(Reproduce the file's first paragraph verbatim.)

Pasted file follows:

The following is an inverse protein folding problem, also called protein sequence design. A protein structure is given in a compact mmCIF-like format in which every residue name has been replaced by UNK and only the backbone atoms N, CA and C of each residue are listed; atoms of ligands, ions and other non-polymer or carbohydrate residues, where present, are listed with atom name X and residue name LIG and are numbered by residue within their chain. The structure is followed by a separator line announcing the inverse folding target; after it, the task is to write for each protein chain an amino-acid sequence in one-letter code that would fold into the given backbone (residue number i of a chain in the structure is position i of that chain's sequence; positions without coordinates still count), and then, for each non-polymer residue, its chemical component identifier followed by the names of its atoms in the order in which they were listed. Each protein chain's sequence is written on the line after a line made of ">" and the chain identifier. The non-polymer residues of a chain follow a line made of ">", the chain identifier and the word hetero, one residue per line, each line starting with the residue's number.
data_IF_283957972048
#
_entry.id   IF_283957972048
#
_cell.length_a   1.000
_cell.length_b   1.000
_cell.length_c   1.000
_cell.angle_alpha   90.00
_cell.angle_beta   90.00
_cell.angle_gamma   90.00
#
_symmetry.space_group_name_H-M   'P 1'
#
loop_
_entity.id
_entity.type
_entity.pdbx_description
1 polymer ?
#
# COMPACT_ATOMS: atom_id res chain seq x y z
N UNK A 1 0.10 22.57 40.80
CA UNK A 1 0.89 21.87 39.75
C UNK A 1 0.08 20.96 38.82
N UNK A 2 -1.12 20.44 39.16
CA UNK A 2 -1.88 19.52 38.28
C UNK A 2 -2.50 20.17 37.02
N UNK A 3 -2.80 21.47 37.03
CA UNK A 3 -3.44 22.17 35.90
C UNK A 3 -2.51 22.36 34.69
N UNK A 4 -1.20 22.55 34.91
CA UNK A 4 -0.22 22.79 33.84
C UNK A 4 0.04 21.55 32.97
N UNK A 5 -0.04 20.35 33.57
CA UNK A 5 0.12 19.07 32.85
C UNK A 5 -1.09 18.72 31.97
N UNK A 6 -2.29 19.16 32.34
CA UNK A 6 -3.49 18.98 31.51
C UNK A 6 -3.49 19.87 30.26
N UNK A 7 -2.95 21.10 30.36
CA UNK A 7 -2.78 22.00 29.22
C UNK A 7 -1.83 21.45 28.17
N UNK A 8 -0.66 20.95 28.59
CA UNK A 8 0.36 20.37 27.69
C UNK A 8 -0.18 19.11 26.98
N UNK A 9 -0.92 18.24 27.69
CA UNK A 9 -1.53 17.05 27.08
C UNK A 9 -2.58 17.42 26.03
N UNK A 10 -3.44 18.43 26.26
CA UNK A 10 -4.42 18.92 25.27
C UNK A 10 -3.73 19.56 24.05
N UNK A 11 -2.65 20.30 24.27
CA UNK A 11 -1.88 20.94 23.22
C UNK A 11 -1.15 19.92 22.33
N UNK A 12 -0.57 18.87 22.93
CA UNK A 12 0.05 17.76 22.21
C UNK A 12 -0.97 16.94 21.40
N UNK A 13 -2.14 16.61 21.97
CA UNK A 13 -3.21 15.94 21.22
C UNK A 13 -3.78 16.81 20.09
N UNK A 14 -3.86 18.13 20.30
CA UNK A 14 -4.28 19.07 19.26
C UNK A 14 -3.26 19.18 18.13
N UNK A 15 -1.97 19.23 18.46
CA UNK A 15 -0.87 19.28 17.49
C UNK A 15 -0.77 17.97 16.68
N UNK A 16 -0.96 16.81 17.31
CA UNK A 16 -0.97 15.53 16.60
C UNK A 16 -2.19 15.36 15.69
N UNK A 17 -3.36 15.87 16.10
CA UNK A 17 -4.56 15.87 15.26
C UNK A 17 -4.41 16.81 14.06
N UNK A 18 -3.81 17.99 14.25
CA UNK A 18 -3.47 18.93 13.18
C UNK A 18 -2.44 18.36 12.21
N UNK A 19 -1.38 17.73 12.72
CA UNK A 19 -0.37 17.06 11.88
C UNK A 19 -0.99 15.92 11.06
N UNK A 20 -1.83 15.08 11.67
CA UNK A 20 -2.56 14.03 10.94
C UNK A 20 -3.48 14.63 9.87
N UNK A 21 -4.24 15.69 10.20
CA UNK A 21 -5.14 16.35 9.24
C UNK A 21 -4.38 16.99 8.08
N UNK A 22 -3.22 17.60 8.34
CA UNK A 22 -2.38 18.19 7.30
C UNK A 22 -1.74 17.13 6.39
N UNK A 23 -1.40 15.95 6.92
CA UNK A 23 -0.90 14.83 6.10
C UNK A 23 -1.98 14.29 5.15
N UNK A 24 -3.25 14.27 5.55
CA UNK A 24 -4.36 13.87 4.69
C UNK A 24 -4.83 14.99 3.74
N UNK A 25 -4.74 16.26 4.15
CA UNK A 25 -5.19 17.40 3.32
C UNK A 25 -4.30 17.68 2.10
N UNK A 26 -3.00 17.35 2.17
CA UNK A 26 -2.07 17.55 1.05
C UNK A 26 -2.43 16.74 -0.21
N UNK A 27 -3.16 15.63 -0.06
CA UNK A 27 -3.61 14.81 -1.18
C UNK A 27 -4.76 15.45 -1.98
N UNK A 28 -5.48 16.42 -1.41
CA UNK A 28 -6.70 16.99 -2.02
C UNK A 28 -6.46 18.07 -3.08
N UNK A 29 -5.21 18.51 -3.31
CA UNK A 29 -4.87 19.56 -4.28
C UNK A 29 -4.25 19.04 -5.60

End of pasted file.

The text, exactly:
The following is an inverse protein folding problem, also called protein sequence design. A protein structure is given in a compact mmCIF-like format in which every residue name has been replaced by UNK and only the backbone atoms N, CA and C of each residue are listed; atoms of ligands, ions and other non-polymer or carbohydrate residues, where present, are listed with atom name X and residue name LIG and are numbered by residue within their chain. The structure is followed by a separator line announcing the inverse folding target; after it, the task is to write for each protein chain an amino-acid sequence in one-letter code that would fold into the given backbone (residue number i of a chain in the structure is position i of that chain's sequence; positions without coordinates still count), and then, for each non-polymer residue, its chemical component identifier followed by the names of its atoms in the order in which they were listed. Each protein chain's sequence is written on the line after a line made of ">" and the chain identifier. The non-polymer residues of a chain follow a line made of ">", the chain identifier and the word hetero, one residue per line, each line starting with the residue's number.